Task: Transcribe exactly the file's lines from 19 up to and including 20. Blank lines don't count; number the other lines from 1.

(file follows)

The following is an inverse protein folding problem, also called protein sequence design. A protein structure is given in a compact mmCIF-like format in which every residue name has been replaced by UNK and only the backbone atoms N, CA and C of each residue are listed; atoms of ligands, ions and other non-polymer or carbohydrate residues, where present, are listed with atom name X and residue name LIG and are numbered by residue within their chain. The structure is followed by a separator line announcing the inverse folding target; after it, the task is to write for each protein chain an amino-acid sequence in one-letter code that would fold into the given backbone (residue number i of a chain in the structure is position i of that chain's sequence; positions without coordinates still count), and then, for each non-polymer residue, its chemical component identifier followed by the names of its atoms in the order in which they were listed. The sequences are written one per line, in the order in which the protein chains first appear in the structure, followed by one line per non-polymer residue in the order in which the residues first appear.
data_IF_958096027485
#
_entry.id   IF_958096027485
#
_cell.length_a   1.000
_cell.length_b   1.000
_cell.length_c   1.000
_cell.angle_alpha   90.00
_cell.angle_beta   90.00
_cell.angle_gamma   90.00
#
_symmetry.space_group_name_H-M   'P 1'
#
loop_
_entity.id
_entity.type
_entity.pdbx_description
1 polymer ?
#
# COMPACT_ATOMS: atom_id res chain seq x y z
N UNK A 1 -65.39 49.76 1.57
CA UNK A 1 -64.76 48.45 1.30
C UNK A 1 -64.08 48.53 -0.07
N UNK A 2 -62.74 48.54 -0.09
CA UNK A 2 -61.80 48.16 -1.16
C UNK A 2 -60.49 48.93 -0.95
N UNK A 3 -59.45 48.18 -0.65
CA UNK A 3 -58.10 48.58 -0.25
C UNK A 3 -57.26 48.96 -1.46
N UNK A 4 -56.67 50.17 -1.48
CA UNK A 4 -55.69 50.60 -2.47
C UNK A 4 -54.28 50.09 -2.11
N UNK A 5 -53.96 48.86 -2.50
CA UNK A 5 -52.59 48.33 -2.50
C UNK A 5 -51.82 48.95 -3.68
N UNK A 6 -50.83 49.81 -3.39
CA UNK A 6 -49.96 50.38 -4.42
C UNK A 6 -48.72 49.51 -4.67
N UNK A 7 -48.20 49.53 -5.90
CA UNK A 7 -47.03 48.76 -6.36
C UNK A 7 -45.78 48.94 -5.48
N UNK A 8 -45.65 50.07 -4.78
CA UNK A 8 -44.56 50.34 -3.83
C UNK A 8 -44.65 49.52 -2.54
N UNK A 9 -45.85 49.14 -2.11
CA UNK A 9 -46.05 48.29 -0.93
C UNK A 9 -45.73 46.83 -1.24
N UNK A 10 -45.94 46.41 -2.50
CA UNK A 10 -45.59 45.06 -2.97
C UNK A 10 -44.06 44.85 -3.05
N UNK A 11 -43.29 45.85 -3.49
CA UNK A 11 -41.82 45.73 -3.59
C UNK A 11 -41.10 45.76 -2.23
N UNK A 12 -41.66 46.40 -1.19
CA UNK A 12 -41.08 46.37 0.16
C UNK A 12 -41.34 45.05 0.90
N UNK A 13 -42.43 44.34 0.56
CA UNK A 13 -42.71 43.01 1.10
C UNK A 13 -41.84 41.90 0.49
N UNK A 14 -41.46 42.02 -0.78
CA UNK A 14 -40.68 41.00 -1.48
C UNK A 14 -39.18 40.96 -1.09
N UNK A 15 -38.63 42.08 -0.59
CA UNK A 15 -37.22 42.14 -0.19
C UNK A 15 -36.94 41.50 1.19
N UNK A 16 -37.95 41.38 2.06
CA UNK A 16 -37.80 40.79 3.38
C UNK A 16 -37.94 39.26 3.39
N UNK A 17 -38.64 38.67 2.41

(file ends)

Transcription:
1 polymer ?
#